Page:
Jury warned Muslim religion not on trial

Sydney, Australia - A judge has warned a jury the Muslim religion is not on trial as they hear the case against a Sydney man accused of producing a Jihad instruction book.

Justice Megan Latham told the NSW Supreme Court jurors they should not jump to the conclusion Belal Saadallah Khazaal was guilty on the basis of his clothing, language or religion.

"The Muslim religion is not on trial here, ladies and gentlemen," she said on Monday, directing them to keep an open mind and to consider all the evidence.

Khazaal has pleaded not guilty to knowingly making a document connected with assistance in a terrorist act and to attempting to incite the commission of a terrorist act.

The first offence allegedly occurred between September 20 and September 23, 2003, and the second between September 22 and October 8, 2003, in Sydney and "elsewhere in the world".

The document Khazaal allegedly made was a book titled "Provisions on the Rules of Jihad - Short Judicial rulings and organisational instructions for fighters and Mujahideen against infidels".

The Commonwealth Director of Public Prosecutions (DPP) claims Khazaal caused the document to be posted on a website.

The DPP also claims the terrorist act he allegedly tried to incite was "an action or threat of action against anyone or more of a number of persons identified in the document including diplomats, military personnel and holders of public office".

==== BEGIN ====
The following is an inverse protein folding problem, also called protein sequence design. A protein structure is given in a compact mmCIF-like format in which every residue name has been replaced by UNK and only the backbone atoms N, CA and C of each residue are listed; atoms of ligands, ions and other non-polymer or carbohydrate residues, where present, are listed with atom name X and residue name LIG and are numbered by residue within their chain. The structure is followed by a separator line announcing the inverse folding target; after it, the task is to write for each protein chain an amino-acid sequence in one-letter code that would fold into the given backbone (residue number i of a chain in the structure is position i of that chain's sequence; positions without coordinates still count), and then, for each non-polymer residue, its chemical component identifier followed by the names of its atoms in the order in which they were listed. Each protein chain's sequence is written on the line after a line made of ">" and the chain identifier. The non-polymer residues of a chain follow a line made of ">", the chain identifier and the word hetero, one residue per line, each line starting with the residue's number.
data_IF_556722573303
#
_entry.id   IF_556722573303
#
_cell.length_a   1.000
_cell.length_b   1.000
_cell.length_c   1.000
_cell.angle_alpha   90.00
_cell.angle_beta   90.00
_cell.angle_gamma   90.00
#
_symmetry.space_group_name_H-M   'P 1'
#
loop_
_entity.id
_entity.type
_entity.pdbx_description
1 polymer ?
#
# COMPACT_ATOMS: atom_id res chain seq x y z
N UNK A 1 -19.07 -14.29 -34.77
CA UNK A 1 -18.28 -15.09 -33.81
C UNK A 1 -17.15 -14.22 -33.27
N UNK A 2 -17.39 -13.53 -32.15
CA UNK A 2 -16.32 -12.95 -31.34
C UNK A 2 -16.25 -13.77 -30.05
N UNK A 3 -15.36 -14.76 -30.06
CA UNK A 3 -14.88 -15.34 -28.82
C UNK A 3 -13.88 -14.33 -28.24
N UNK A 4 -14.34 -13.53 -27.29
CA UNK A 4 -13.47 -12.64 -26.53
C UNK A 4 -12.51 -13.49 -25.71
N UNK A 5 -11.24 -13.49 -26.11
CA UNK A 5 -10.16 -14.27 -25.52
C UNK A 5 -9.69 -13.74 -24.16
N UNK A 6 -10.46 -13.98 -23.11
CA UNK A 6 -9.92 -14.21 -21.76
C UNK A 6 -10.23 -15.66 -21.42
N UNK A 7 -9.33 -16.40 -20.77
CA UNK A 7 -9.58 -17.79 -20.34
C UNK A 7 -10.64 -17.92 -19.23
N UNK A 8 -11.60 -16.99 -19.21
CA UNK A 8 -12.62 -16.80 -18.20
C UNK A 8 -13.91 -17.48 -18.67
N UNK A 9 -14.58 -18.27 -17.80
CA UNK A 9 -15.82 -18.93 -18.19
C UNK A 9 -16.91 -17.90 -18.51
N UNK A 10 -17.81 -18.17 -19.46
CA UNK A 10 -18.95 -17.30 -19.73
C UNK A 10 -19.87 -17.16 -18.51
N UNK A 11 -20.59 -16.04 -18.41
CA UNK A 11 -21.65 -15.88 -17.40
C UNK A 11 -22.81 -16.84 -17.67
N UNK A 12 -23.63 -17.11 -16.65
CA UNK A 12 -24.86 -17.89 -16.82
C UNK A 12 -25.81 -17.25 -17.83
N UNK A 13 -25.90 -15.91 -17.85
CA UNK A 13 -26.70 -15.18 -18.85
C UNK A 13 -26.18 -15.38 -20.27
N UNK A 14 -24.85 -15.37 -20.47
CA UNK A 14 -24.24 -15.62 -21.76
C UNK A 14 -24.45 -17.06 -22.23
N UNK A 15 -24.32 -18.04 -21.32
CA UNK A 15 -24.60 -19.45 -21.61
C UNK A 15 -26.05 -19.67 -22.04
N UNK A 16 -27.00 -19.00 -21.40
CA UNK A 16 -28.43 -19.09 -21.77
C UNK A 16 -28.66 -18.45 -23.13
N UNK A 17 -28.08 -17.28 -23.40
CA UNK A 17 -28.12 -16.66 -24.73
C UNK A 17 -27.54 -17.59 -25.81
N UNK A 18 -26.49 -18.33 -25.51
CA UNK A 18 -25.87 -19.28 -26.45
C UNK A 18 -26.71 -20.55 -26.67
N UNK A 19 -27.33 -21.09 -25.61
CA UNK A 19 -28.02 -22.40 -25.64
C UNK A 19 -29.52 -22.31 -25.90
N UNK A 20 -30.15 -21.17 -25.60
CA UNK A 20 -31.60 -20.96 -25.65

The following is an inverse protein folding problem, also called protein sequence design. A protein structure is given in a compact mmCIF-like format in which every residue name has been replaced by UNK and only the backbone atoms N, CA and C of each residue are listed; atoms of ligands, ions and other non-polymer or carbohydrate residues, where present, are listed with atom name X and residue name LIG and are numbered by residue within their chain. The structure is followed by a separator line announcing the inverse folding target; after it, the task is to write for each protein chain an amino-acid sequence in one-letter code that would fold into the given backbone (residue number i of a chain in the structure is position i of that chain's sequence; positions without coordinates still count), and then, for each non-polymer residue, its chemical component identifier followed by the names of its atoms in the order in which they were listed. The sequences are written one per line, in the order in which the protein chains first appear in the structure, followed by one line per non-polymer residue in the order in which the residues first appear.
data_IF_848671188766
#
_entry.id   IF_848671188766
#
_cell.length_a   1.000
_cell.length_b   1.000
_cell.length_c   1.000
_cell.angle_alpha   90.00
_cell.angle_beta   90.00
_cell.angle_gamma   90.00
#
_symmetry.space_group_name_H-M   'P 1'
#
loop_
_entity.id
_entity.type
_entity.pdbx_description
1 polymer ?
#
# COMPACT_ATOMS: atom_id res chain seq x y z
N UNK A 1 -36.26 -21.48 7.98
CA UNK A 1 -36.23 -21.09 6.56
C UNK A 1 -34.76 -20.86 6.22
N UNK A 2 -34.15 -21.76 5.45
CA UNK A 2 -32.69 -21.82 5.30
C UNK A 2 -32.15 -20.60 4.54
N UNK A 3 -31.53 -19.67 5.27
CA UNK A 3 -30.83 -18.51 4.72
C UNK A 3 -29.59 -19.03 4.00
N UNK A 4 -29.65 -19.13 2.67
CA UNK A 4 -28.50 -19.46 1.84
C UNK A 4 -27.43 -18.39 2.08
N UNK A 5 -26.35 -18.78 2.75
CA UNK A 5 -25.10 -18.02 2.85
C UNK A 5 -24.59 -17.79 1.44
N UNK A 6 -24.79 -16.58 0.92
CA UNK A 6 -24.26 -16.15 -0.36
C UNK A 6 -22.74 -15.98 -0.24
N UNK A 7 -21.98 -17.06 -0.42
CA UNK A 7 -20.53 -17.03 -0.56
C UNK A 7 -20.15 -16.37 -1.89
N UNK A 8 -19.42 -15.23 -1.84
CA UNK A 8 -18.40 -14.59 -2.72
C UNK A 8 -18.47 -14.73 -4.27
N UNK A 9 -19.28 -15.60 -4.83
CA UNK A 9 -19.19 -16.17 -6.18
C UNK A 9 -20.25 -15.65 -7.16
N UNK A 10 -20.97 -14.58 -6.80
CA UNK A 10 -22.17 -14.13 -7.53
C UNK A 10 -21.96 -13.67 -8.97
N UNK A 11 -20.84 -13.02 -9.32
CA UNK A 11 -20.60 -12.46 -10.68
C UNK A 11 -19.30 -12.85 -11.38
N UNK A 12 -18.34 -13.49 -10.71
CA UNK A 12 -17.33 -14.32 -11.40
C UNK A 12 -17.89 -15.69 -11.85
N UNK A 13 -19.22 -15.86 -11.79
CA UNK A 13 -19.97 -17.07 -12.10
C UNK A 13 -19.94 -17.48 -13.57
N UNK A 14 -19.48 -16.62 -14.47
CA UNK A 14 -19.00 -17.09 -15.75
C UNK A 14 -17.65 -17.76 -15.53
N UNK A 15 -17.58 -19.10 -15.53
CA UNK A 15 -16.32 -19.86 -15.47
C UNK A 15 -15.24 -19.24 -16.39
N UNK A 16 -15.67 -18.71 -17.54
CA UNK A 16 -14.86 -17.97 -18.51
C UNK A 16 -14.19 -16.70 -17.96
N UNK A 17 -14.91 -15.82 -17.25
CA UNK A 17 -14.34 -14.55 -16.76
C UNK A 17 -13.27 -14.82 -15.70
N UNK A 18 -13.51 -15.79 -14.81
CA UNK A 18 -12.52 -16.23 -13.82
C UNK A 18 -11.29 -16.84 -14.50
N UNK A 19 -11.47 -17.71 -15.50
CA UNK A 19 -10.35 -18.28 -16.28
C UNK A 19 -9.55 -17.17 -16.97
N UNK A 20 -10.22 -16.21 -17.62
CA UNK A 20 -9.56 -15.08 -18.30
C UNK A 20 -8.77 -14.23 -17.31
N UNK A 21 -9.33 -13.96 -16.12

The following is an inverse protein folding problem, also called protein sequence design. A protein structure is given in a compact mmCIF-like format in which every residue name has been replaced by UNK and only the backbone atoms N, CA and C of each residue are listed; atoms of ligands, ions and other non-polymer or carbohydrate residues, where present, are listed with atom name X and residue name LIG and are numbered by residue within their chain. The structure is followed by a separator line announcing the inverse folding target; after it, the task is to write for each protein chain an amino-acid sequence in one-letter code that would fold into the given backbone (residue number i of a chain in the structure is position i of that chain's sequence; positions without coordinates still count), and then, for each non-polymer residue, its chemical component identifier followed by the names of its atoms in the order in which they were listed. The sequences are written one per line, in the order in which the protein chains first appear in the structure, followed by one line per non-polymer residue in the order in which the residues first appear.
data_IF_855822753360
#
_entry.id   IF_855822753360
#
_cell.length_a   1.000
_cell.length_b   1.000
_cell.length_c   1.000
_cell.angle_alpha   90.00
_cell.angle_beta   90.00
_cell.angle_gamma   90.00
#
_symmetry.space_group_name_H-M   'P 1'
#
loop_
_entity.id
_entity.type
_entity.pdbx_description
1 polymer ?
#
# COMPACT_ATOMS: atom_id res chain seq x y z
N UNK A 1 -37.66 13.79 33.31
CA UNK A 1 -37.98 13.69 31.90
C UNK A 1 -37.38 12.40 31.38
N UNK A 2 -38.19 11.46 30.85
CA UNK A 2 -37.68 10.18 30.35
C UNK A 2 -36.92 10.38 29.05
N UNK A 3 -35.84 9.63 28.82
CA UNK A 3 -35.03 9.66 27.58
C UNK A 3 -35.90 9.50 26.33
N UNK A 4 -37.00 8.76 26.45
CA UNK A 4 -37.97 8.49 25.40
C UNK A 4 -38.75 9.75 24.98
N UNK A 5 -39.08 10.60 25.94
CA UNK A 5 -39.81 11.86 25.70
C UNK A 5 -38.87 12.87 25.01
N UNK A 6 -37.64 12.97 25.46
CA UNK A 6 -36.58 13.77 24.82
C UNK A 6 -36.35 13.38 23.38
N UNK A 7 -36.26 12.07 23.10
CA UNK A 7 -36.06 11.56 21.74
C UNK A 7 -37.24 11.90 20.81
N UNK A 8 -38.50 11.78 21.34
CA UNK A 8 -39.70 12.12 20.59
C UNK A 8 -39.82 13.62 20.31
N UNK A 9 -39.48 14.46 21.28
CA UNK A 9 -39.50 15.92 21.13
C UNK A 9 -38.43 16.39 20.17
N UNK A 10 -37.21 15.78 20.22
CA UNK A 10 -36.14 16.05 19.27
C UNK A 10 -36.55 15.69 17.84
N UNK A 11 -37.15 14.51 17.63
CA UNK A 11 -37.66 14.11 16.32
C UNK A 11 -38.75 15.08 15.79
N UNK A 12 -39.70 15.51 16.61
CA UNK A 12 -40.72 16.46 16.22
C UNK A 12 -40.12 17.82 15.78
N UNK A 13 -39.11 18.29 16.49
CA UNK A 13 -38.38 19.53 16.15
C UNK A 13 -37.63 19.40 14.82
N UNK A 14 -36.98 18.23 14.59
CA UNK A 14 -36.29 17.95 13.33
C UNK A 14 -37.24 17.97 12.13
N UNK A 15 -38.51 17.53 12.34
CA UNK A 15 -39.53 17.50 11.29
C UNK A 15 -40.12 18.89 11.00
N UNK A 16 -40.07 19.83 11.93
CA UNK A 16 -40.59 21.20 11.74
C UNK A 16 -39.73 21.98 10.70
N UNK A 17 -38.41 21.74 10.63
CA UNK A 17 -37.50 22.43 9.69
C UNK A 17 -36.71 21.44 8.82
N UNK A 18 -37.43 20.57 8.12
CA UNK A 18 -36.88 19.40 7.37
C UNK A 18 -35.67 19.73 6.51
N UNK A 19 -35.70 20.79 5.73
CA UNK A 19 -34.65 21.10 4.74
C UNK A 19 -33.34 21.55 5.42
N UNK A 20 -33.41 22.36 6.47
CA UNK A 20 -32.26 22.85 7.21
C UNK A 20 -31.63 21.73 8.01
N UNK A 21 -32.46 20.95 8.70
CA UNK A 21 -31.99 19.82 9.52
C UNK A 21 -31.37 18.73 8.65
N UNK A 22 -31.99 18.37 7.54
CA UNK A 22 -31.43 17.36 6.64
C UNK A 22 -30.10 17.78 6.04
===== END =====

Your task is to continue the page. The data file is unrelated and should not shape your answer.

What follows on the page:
The indictment further claims that if the action was carried out, it would cause death or physical harm or property damage.

Justice Latham addressed the jury of seven men and five women after it was empanelled on Monday, and then adjourned the trial for the DPP's opening address on Wednesday.

She told jurors to maintain an open mind and not regard Khazaal in an adverse manner due to the nature of charges.

Justice Latham said we were fortunate to live in a tolerant, open-minded state where people's religion and views were tolerated.

She said the jurors would hear evidence in a closed court relating to ASIO matters.

Justice Latham warned it was a criminal offence for anyone to disclose the identity of an existing or past ASIO employee.

If, after the trial, they were standing in the supermarket next to a person connected to the trial in that capacity, they should not disclose that information to anyone, she said.